Less than one-fourth of Delaware high school students scored proficiently in math in standardized testing for the 2021-2022 school year, and less than half were proficient in reading, according to test results released Tuesday.
The results showed 47% of high school students proficient in reading on the SAT, 38% proficient on the essay portion, and 24% proficient in math.
Meanwhile, 30% of students in grades 3-8 were rated proficient in math, and 42% were proficient in English language arts.
In science, 20% of fifth graders, 17% of eighth graders and 26% of high school students were rated proficient.
In social studies, 32% of fourth-graders, 29% of seventh-graders and 24% of 11th graders scored at or above the proficient level.
For years, proficiency on standardized tests has been difficult to achieve for many Delaware school students. In 2019, for example, 53% of students ranked proficient in English language arts, compared to 54% in both 2018 and 2017, and 52% in 2015, the first year that the Smarter Balanced assessment was administered in grades 3-8. In math, 44% were proficient in 2019 and 2018, compared to 45% in 2017 and 39% in 2015.
On the SAT, math proficiency among high school students was 29% in 2017, and 28% in 2018 and 2019. Reading proficiency was 53% in 2017, 50% in 2018 and 48% in 2019. Proficiency on the essay portion fell from 53% in 2017 to 44% in 2018 and 42% in 2019.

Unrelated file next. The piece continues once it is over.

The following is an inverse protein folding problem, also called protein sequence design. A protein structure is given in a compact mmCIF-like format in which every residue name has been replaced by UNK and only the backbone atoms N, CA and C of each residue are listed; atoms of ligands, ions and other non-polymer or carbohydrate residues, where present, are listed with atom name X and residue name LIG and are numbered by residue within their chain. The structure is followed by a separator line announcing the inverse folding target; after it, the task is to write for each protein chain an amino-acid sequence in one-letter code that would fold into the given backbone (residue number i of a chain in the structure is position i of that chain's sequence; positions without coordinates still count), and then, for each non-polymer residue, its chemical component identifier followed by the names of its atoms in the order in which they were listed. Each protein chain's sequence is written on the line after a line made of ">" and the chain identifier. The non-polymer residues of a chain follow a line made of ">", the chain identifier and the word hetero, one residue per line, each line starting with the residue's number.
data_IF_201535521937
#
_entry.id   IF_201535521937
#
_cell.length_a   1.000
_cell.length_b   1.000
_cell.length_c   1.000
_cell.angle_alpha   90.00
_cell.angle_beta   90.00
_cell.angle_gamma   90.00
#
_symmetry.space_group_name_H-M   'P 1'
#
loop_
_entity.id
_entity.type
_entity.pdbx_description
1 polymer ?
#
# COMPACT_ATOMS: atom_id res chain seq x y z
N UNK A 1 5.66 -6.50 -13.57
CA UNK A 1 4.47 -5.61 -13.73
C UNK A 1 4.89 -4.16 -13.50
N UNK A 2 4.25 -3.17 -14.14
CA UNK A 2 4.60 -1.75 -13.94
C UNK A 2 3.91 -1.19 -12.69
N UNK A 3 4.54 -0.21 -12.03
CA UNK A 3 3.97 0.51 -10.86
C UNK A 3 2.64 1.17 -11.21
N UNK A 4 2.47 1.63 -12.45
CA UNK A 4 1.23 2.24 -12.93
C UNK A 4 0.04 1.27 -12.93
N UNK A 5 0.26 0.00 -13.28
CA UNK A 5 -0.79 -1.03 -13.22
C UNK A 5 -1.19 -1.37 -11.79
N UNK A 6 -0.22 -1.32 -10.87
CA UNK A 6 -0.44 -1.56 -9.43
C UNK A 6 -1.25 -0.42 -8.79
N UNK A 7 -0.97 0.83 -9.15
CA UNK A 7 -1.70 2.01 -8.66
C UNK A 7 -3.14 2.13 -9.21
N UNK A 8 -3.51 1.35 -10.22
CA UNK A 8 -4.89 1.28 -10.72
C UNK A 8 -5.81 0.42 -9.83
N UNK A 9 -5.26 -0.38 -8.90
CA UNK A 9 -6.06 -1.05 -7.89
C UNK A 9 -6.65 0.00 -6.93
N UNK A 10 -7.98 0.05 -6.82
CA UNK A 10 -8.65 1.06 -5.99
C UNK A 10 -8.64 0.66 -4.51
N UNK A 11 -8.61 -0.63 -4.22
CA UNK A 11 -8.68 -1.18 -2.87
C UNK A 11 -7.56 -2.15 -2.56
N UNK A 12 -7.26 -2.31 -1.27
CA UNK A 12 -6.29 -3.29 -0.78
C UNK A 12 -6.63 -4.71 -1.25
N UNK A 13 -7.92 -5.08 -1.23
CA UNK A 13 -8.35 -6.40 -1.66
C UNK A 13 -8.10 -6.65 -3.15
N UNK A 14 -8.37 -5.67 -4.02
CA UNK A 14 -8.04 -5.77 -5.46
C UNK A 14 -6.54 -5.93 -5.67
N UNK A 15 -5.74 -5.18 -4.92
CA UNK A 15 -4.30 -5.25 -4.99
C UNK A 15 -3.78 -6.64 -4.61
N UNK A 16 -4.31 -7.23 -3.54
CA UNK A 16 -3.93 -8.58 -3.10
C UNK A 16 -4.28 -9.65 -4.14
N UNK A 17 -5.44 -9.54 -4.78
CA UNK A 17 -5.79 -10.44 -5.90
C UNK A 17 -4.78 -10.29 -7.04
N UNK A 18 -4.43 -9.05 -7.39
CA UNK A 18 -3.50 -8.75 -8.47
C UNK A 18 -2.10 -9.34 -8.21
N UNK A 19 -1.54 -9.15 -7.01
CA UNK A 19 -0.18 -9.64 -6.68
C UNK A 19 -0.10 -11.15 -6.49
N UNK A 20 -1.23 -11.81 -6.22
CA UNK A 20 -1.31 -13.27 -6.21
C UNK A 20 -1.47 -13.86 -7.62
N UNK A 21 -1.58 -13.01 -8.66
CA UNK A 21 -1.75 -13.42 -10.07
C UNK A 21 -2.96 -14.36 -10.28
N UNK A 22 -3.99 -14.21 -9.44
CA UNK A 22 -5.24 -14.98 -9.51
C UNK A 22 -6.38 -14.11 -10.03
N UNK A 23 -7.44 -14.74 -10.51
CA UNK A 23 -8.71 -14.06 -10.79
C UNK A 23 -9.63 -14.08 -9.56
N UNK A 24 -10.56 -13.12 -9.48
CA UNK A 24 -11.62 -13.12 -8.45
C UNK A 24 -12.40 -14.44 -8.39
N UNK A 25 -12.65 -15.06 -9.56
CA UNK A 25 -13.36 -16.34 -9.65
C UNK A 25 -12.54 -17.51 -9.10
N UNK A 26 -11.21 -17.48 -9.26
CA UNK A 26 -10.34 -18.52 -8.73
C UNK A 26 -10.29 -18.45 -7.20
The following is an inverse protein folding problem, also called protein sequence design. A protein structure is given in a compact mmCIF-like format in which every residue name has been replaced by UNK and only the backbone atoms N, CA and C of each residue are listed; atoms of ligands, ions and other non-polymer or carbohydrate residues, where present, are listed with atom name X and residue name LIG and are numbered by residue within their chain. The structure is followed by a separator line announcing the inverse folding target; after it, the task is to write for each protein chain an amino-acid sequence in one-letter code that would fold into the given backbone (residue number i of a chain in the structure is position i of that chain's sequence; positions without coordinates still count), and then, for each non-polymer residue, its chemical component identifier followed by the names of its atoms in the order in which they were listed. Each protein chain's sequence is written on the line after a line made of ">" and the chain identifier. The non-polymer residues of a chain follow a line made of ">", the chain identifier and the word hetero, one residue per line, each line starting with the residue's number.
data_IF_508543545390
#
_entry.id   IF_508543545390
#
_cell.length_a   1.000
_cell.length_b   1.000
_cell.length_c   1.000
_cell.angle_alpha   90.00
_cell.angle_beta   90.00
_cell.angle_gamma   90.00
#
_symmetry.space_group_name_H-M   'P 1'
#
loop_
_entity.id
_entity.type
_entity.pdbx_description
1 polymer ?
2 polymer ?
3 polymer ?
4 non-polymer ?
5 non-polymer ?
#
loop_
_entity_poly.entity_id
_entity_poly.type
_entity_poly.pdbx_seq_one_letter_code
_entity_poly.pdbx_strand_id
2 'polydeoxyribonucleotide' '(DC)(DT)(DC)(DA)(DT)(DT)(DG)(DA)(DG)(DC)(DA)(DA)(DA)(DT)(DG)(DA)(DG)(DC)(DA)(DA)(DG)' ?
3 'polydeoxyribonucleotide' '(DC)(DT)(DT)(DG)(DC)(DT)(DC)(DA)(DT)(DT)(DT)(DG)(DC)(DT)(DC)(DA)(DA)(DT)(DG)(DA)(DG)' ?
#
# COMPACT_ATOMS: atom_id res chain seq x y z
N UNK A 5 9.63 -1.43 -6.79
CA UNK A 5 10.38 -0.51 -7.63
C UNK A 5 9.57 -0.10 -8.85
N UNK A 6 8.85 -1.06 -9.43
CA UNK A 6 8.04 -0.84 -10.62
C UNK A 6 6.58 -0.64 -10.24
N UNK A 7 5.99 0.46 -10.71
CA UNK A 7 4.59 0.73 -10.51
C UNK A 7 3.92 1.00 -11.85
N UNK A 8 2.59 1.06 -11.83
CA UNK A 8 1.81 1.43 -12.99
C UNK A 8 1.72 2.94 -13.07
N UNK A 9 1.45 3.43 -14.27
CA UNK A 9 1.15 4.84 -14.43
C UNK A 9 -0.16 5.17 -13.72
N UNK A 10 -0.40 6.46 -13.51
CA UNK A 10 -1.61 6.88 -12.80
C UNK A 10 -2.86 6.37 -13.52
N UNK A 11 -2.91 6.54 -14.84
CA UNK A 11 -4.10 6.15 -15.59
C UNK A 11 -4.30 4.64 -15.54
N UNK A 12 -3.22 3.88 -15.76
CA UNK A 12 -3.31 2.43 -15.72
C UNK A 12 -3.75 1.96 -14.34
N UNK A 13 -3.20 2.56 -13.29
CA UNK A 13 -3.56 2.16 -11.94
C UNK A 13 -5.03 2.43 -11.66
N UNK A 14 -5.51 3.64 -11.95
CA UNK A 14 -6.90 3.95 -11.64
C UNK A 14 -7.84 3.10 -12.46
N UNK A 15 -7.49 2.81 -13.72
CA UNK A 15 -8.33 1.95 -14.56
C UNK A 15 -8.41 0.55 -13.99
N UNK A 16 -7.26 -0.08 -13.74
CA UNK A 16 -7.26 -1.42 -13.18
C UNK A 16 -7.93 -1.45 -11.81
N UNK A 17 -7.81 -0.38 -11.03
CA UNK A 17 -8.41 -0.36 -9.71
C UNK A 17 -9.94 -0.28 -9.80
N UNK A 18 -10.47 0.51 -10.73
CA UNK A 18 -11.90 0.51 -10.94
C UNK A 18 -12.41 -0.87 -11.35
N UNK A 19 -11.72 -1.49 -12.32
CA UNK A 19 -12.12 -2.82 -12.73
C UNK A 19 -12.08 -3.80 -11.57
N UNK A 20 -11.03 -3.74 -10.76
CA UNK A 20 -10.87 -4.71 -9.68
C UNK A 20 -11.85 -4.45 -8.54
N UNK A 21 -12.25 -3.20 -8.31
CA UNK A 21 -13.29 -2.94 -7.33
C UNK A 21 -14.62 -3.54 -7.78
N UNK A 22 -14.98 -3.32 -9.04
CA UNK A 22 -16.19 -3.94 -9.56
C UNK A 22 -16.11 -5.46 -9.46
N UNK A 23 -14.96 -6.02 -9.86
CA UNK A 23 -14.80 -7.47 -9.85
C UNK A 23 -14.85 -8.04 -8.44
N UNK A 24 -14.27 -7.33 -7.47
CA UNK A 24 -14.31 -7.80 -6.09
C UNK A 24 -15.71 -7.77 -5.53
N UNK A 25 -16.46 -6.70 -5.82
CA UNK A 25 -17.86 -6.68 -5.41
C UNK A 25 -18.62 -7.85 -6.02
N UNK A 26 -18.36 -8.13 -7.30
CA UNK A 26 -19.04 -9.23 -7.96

The U.S. Department of Education waived student assessment requirements in the 2019-2020 academic year because of coronavirus-related school closures, and student participation on standardized tests fell sharply last year.
Among students who did take standardized assessments in the 2020-2021 school year, 41% in grades 3-8 ranked proficient in English language arts, and 26% were proficient in math. On last year’s SAT, 49% were proficient in reading, 44% on the essay portion, and 28% in math.
State education officials suggested that school closures in response to the coronavirus pandemic were at least partly to blame for the latest results, which they said will serve as a “baseline for pandemic recovery.”
“Providing educational opportunities this summer has been a priority because we know students are continuing to recover from pandemic-related unfinished learning,” Secretary of Education Mark Holodick said in a statement. “Recovery doesn’t happen overnight, and our educators are committed to continuing to meet students where they are to provide them the supports and learning time they need to succeed.”